CEO of Net Zero Industry Wales (NZIW), Ben Burggraaf, says his ambition is to make Wales the country of choice for green goods and services. He believes the manufacture and fabrication of Floating Offshore Wind (FLOW) structures and the power they generate could be Wales’s biggest economic advantage since the closure of the coal mines.
“Net zero requires companies, local authorities, the regulators and communities to work together to shape a green economy,” he said. Wales is a small nation – if there’s one place we can make it happen, it’s here.”
Ben was talking on the latest episode of Tata Steel’s “SteelCast”podcast, live from the country’s largest steelworks in Port Talbot where he used to work.
Laying out his vision, Ben described where NZIW fits in the business landscape:
“We are not here to lobby government for more funding, but to help deploy and execute those plans which have been developed individually and collectively.”
“We have a huge potential in the Celtic Sea to develop floating offshore wind (FLOW) at a scale that is over 20GW. That is enough to replace most of the fossil fuels we use in Wales and become a new abundant source of energy which could power future generations.
“We haven’t seen that sort of advantage in Wales since the closure of the coal mines.”
Looking out to sea from the Port Talbot steelworks, Ben sees the untapped potential of renewable energy in the Celtic Sea.
“Here, there is the only local deep-water harbour and Port Talbot absolutely has the capacity to develop local manufacturing and fabrication capability.
95% of offshore wind potential is associated with FLOW: at least 4GigaWatts (GW) will be deployed by 2030, but there is potential for another 20GW beyond that. Some studies are even suggesting there is the potential to generate 50-100GW in the Celtic Sea.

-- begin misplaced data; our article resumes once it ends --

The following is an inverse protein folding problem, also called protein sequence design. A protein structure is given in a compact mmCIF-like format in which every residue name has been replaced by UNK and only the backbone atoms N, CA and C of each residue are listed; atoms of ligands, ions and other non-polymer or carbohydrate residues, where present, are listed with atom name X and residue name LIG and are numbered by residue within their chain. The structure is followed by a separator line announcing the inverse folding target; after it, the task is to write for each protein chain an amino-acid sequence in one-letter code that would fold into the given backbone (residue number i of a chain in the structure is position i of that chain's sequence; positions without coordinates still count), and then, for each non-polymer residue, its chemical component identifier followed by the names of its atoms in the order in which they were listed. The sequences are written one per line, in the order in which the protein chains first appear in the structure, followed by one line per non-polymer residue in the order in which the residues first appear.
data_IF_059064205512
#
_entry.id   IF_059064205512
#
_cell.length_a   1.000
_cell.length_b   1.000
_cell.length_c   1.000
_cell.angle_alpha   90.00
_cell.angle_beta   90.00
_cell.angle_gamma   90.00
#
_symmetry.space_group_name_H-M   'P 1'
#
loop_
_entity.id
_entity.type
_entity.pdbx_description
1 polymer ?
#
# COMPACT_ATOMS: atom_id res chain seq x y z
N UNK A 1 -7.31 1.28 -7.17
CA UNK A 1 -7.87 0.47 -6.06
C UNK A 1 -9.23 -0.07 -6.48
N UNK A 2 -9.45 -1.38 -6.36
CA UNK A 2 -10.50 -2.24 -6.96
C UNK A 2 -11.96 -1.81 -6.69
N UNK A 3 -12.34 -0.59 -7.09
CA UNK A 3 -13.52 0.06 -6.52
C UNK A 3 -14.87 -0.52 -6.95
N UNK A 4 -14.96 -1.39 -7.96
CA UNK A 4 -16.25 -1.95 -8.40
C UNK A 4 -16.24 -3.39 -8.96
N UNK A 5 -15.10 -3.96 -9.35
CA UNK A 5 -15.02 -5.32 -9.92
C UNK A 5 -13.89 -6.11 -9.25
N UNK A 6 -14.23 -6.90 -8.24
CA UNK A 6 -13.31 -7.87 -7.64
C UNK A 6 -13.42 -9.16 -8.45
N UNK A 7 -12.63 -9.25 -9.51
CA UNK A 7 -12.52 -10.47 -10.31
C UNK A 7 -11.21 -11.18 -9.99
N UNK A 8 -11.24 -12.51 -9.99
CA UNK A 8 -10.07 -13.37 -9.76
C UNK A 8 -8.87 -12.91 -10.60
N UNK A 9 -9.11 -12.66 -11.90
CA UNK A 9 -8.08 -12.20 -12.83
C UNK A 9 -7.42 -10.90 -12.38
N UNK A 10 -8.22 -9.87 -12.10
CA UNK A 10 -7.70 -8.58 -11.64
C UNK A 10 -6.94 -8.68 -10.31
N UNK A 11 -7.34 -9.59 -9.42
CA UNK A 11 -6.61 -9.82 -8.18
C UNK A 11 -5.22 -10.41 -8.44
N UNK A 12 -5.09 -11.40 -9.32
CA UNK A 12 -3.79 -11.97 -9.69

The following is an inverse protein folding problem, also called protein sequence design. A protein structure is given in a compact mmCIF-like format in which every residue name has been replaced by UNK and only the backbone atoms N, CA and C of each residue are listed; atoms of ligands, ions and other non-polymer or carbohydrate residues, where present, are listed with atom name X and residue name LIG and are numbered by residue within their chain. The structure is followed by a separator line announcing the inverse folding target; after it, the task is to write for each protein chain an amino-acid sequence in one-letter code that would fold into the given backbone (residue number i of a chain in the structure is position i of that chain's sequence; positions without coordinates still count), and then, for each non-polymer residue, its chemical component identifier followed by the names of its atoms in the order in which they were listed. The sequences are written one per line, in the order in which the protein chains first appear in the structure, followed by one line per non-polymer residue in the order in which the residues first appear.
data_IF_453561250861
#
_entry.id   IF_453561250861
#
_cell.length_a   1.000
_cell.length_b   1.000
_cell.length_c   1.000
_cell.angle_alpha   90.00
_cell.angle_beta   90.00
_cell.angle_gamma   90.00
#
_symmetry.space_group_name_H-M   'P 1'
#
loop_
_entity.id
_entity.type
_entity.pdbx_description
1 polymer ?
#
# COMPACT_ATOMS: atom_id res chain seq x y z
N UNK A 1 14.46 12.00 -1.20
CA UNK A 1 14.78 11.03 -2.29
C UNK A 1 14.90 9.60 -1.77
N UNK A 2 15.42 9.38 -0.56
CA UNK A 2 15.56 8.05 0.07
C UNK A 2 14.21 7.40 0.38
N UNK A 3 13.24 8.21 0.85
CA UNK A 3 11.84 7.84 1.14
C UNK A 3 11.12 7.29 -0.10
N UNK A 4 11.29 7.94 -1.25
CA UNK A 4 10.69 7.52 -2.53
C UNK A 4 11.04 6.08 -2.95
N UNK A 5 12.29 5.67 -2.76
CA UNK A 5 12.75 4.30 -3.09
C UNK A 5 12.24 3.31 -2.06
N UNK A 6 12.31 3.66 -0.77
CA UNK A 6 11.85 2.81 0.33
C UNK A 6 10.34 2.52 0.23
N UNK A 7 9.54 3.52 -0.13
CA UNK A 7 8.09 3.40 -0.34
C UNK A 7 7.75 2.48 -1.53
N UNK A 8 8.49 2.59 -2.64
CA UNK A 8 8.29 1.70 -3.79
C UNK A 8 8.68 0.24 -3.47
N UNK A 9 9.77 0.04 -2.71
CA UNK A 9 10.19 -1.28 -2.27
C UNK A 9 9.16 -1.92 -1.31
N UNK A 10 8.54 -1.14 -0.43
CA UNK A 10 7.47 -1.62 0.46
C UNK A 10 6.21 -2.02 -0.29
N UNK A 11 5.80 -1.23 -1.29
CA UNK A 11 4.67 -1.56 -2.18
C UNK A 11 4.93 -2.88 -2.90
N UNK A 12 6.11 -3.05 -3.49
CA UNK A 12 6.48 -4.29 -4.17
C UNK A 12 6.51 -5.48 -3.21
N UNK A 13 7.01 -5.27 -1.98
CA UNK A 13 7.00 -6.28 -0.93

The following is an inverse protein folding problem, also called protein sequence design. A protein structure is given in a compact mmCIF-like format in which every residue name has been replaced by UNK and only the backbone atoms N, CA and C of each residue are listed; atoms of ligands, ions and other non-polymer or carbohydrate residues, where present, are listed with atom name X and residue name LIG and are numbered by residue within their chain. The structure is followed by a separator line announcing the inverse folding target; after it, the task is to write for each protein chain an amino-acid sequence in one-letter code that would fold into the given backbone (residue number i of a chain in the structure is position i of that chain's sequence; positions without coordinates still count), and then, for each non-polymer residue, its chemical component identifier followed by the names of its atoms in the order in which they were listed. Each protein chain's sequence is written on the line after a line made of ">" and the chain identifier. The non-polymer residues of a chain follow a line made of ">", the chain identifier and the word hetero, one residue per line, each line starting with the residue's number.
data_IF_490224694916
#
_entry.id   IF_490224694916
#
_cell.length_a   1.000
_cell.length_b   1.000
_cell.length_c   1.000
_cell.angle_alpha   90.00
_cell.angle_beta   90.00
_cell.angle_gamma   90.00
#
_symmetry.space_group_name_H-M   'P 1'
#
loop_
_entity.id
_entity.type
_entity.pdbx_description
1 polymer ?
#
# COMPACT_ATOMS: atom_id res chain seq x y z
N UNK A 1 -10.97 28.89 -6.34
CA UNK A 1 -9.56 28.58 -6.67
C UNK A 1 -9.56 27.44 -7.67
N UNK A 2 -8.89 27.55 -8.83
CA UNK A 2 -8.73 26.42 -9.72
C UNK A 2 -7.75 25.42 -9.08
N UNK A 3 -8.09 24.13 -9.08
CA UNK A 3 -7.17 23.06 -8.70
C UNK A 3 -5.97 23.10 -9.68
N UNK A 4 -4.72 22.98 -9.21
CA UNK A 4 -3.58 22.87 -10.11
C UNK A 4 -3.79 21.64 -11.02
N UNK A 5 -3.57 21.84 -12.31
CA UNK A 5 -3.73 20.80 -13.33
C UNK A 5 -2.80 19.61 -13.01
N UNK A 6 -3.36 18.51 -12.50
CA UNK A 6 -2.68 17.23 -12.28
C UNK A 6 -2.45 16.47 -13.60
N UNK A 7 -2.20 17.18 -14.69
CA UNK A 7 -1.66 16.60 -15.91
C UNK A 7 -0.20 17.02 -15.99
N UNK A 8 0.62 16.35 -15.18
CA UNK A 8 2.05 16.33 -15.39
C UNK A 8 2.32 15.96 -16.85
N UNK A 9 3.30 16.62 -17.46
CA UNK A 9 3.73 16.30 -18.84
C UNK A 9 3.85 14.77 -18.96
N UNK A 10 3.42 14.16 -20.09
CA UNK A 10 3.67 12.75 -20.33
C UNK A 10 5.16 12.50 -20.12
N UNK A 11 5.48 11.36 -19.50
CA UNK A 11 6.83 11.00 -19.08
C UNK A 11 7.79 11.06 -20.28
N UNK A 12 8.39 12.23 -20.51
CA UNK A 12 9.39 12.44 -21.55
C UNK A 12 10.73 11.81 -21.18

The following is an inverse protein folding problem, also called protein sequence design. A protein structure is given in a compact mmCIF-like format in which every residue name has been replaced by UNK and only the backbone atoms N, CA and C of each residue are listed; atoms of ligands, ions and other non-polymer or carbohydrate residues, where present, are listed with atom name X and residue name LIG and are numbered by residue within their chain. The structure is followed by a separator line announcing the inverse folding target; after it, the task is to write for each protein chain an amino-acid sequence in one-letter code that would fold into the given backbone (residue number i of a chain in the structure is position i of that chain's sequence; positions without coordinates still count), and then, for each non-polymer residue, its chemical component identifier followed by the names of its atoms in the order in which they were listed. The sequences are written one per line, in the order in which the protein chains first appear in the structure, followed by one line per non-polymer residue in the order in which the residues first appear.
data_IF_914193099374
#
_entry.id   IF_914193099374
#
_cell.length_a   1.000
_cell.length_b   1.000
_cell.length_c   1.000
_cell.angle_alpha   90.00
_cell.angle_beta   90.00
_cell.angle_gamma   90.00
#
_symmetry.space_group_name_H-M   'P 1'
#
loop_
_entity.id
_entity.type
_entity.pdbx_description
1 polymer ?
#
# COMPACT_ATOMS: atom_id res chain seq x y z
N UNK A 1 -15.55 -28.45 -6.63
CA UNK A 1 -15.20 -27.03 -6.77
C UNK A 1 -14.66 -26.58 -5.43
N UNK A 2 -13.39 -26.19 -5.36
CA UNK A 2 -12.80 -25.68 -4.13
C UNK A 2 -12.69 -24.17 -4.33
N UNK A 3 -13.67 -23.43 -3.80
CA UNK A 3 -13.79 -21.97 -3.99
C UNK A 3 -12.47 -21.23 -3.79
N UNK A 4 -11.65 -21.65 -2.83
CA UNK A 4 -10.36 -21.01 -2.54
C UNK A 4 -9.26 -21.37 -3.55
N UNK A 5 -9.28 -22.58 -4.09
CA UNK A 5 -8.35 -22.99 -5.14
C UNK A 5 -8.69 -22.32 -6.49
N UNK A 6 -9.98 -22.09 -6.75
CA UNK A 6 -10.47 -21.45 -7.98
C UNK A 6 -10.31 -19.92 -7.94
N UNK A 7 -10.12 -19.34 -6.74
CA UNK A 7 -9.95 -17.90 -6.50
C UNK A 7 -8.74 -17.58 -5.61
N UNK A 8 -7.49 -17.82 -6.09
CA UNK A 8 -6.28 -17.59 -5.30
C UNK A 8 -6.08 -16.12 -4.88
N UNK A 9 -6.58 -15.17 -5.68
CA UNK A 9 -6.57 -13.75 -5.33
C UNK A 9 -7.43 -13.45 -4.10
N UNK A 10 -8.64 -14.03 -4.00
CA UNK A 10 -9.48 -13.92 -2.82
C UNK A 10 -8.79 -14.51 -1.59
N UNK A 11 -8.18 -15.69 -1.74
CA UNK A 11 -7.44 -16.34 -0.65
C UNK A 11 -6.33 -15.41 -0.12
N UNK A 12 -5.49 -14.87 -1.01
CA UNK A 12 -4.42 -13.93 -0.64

“We could see 80 to 100 structures the size of the Eiffel Tower being launched from here at the rate of two a week – that’s three times the height of a Blast Furnace!”
“I think to hit the 2030 target, Wales will initially have to deploy carbon capture and storage technology with our existing assets. That buys us some time to develop hydrogen production at scale and in parallel, upgrade our electricity grid infrastructure – then you can move into fuel switching to enable Welsh industry to fully benefit from the FLOW potential.
“Of course, the use of Hydrogen is nothing new to the steel industry – 65% of the process gases from the Coke Ovens here is hydrogen.”
Referring to the way in which the steel industry reuses its process gases, Ben says it is a model for future energy systems:
“In the steelworks, pretty much all of your gases are recycled either directly as fuel for your processes or to generate electricity in the power plant. Similar challenges will come for society when we have a combination of energy sources that we have to use in the best ways possible.”
However, Ben is pragmatic enough to realise there is no silver bullet to the climate change problem.
“The South Wales industrial Cluster (SWIC) developed a plan to reduce carbon emissions by 16 million tonnes by 2040 (which would equate to 40% of emissions in Wales), but requires £30 billion over 15 years! And that’s on top of floating offshore wind, electrical infrastructure and hydrogen. That is a level of investment in Wales not seen for generations.
“What’s more, that will require a lot of steel. The challenge for industry and government is to find a way of making that in a low carbon way.”